At least 6% of global fishing ‘probably illegal’ as ships turn off tracking devices

Global mapping reveals hotspots for untracked vessels in west Africa, the coast of Argentina and the north-west Pacific

Up to 6% of global fishing activity is hidden because commercial vessels disable their tracking systems, a practice that can be used to hide illegal fishing, according to a new study.

Ships use automatic identification systems (AIS), tracking beacons that enable them to be located on global shipping maps. Researchers applied a machine learning algorithm to a dataset of fishing vessel activity compiled by the non-profit Global Fishing Watch, which included more than 3.7bn AIS messages from fishing vessels between 2017 and 2019.

They discovered geographical hotspots for ships disabling their trackers, including west Africa, the coast of Argentina and the north-west Pacific – suggesting these are locations where illegal, unreported and unregulated (IUU) fishing is likely to be taking place.

Map showing hotspot areas for ships disabling their AIS devices

IUU fishing accounts for one-fifth of global fisheries’ catches, causing up to $23.5bn (£20bn) in economic losses annually. It is the third most lucrative natural resources crime after timber and mining. It is also a big driver of marine ecosystem destruction and has been linked to human rights violations.

“This is the first time intentional AIS disabling has been quantified and mapped on a global scale,” said the report’s author, Heather Welch, a spatial ecologist at University of California Santa Cruz. “Prior to this work, we didn’t have an understanding of how big a problem disabling is, where it happens, who does it and why they do it.”

They found that AIS disabling is a risk factor for “two nefarious behaviours: fishing in unauthorised locations and unauthorised transshipments”, said Welch, whose research was affiliated with the National Oceanic and Atmospheric Administration (Noaa) and the Southwest Fisheries Science Center.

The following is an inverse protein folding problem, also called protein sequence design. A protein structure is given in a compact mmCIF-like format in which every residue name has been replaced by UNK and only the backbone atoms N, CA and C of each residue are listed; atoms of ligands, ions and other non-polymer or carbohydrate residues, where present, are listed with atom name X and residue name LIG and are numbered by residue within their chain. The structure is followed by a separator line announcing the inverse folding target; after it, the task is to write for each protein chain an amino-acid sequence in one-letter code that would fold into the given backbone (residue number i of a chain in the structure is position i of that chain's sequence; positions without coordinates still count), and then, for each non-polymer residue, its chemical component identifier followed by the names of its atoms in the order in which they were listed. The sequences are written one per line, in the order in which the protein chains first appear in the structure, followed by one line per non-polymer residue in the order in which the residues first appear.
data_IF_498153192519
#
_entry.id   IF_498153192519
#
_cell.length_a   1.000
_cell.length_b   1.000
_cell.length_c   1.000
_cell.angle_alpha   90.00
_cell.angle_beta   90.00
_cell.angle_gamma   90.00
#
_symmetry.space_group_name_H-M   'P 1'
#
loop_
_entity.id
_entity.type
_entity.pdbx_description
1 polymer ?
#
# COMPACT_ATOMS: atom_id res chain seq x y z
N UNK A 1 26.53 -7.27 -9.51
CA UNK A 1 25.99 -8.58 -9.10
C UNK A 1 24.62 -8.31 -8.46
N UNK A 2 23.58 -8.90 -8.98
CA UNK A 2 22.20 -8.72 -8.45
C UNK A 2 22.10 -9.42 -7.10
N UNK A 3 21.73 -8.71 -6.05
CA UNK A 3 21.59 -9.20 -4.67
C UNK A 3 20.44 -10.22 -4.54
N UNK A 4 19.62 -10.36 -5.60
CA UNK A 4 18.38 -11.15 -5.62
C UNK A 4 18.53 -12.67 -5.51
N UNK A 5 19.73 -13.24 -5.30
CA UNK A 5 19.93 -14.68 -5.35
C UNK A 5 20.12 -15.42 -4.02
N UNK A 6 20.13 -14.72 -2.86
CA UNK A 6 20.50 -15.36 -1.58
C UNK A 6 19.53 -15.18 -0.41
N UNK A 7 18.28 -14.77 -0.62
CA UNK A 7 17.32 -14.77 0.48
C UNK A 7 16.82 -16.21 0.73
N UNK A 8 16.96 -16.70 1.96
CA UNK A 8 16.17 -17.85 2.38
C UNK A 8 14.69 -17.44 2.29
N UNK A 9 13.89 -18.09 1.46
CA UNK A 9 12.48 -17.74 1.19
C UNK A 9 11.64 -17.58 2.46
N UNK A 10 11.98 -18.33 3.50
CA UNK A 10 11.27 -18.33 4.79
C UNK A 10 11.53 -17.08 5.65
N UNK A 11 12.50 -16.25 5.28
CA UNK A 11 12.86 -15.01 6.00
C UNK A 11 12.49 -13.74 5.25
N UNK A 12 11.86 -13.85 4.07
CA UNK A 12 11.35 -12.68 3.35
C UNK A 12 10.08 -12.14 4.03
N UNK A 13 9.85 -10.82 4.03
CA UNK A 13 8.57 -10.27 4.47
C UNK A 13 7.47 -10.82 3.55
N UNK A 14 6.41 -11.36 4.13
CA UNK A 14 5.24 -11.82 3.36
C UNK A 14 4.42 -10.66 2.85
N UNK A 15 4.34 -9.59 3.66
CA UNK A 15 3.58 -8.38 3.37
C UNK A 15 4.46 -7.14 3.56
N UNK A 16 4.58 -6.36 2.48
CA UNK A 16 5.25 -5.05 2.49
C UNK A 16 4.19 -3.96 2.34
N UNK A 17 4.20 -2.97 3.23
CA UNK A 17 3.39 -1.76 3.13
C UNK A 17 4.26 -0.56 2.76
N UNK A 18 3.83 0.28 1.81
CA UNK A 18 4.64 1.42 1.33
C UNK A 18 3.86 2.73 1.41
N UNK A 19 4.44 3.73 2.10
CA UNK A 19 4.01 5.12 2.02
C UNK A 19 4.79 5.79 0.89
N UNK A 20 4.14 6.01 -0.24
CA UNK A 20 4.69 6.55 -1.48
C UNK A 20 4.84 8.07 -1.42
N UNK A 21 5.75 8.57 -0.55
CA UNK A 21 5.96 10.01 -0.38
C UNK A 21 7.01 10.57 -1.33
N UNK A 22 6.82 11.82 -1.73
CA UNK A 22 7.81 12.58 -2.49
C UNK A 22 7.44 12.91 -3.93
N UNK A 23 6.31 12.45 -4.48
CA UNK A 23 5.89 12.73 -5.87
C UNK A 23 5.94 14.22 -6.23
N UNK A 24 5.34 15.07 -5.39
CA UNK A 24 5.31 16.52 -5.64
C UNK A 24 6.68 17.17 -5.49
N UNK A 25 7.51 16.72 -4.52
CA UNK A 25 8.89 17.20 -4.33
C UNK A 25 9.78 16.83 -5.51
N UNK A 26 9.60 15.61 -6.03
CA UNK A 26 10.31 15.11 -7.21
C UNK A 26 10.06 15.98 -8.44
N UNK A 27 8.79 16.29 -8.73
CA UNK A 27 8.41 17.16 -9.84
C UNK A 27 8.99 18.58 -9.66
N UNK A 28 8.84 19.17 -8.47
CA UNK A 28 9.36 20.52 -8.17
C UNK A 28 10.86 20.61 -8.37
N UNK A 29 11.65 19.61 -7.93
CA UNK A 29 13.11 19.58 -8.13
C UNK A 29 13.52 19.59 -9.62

Transshipment – the unloading of goods from one vessel to another – can be used to launder illegally caught seafood into the supply chain and has been linked to forced labour and human trafficking, Welch said. Transshipment and illegal fishing have an environmental cost, and damage national revenue and jobs, she added.

AIS systems are not universally mandated, and the act of disabling an AIS device is not illegal in itself. Legal reasons for disabling include hiding a location from competitors, and sometimes pirates. But ships going dark is a “big red flag”, according to Global Fishing Watch.

The study results suggest that AIS disabling was highest near transshipment hotspots and the maritime boundaries of countries’ exclusive economic zones (EEZs), particularly contested ones. More than 40% of the total hours lost to suspected disabling occurred across four IUU hotspots: the north-west Pacific (13%), next to the EEZs of Argentina (16%) and west African nations (8%), and near Alaska (3%).

Tuna purse seine fishing boats had the highest levels of vessel activity obscured by AIS disabling (up to 21%), followed by squid jiggers (up to 7%), and drifting longlines and trawlers (both up to 5%), the report found.

In terms of the total number of disabling events, China-flagged ships had the most followed by Taiwan, Spain and the US, Welch said. By fraction of time lost to disabling events, Spain had the highest, followed by the US, Taiwan and China. However, Chinese fleets spend longer at sea than those of other nations.

Welch suggested authorities could use “real-time information on disabling” for patrolling at sea, or to carry out inspections of ships in port that had switched off their AIS devices in suspicious circumstances.


Dan Collyns

The GuardianTramp

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